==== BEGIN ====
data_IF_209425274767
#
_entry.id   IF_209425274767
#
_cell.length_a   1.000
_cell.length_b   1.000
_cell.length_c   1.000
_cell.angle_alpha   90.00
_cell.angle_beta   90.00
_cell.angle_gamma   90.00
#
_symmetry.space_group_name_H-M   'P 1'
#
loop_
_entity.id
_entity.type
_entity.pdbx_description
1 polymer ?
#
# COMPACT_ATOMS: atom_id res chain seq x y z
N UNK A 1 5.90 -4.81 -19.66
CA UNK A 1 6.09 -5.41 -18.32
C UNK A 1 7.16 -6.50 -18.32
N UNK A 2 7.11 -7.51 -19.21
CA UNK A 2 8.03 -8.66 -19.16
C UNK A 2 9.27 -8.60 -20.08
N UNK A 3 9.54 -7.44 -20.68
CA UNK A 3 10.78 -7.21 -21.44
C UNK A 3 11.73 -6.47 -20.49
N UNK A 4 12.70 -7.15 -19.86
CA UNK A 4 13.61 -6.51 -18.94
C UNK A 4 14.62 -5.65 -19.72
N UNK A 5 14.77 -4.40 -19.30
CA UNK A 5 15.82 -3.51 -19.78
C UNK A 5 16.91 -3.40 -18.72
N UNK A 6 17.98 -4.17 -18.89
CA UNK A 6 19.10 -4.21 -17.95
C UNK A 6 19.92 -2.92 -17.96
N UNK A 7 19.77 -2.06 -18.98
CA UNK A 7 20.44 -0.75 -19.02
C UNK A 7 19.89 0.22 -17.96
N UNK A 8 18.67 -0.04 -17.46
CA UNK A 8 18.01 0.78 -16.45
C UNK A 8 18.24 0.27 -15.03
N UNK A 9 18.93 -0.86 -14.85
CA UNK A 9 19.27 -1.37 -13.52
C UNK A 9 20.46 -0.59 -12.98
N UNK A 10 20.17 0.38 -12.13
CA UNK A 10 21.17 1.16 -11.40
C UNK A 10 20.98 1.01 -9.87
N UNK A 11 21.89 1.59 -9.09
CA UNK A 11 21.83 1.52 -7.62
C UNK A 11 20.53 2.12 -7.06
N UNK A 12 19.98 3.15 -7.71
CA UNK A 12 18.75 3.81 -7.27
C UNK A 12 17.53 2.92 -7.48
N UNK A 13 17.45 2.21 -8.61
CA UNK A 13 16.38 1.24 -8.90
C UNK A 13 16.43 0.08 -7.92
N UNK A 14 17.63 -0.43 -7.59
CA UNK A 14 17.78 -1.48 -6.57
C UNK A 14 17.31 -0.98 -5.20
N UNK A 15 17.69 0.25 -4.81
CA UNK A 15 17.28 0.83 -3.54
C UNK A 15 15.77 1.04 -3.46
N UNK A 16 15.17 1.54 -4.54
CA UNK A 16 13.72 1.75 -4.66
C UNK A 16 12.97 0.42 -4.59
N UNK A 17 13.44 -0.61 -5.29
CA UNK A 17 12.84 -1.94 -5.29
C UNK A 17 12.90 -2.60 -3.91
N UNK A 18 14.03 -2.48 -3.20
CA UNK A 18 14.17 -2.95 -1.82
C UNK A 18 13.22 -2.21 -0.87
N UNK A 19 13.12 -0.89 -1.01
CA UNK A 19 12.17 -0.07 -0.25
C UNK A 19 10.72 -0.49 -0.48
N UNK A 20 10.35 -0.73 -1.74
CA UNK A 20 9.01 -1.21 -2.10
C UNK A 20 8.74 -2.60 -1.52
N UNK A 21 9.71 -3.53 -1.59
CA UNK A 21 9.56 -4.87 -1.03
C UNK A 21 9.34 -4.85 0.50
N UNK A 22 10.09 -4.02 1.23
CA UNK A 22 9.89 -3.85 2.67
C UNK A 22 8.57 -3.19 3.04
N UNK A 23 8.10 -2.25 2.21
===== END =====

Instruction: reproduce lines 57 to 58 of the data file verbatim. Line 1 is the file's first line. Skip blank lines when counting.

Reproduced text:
N UNK A 13 17.45 2.21 -8.61
CA UNK A 13 16.38 1.24 -8.90